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Revealed: how world’s biggest fossil fuel firms ‘profited in Myanmar after coup’

Leaked tax records suggest subsidiaries of international gas field contractors continued to make millions after the coup

Protesters take part in a demonstration against the military coup in Yangon, Myanmar, on 3 July 2021. [AFP | Getty Images]

In the two years since a murderous junta launched a coup in Myanmar, some of the world’s biggest oil and gas service companies continued to make millions of dollars from operations that have helped prop up the military regime, tax documents seen by the Guardian suggest.


The Myanmar military seized power in February 2021 and according to the United Nations special rapporteur on Myanmar, it is “committing war crimes and crimes against humanity daily”. More than 2,940 people, including children, pro-democracy activists and other civilians have been killed, according to Assistance Association for Political Prisoners.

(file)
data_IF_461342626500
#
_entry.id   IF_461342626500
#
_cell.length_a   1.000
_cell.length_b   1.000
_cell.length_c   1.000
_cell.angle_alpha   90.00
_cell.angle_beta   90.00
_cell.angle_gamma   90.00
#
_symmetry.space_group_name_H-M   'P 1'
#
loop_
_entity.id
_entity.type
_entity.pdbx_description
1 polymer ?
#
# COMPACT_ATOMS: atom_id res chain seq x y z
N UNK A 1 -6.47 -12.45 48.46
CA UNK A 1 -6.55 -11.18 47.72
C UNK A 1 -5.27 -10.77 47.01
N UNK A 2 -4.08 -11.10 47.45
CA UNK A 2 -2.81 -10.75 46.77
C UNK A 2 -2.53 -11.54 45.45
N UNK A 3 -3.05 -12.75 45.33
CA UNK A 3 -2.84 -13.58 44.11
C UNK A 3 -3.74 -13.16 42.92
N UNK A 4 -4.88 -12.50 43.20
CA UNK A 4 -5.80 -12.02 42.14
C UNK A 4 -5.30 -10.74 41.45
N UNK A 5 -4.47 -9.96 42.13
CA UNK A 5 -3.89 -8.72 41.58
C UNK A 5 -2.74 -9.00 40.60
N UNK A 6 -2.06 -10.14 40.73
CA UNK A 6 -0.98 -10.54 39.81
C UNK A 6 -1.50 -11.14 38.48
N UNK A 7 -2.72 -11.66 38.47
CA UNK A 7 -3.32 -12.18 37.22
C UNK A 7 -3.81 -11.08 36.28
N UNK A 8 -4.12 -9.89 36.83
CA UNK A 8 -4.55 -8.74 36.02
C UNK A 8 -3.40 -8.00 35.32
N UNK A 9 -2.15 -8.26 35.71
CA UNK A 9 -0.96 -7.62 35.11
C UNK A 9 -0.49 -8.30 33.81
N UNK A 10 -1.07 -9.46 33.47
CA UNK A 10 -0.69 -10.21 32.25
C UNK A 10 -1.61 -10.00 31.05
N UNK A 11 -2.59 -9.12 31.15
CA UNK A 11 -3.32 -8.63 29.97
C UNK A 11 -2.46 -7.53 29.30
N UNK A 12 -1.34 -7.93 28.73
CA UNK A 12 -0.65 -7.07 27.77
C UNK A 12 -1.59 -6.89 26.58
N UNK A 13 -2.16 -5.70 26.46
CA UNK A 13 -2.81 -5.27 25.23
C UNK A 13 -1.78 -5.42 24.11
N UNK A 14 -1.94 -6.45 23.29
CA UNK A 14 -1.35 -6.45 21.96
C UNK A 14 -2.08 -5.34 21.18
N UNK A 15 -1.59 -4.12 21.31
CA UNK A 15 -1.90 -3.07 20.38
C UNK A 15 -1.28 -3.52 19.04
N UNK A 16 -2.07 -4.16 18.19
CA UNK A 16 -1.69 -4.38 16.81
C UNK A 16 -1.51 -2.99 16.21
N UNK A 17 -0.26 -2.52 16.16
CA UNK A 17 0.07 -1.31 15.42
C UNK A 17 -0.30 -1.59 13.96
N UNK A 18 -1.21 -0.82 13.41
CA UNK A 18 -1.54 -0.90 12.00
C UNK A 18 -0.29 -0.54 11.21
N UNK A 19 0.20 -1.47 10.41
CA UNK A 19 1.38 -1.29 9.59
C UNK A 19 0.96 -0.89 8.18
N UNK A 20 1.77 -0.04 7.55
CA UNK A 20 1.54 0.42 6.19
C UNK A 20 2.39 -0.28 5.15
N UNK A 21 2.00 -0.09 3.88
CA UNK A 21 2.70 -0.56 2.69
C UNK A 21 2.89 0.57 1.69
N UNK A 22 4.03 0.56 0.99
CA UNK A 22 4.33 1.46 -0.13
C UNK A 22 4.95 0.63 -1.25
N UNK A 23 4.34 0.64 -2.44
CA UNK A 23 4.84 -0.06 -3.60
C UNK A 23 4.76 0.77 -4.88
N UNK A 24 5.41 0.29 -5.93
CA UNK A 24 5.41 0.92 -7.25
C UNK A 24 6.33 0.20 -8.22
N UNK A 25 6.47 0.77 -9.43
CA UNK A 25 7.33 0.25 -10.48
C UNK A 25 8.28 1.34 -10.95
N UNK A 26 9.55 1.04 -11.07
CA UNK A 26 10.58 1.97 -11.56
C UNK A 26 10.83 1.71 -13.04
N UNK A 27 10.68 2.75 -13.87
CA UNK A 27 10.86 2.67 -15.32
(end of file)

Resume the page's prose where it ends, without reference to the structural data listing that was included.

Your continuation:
Amid this violence, leaked Myanmar tax records and other reports appear to show that US, UK and Irish oil and gas field contractors – which provide essential drilling and other services to Myanamar’s gas field operators – have continued to make millions in profit in the country after the coup.


The documents were obtained by transparency non-profit Distributed Denial of Secrets and analysed by Myanmar activist group Justice For Myanmar, investigative journalism organisation Finance Uncovered and the Guardian.


The documents suggest that in some cases the subsidiaries of major US gas field service firms continued working in Myanmar – even after the US state department warned in January last year there were significant risks in doing business in the country – including with state-owned entities that financially benefit the junta, such as the national oil and gas company Myanma Oil and Gas Enterprise (MOGE).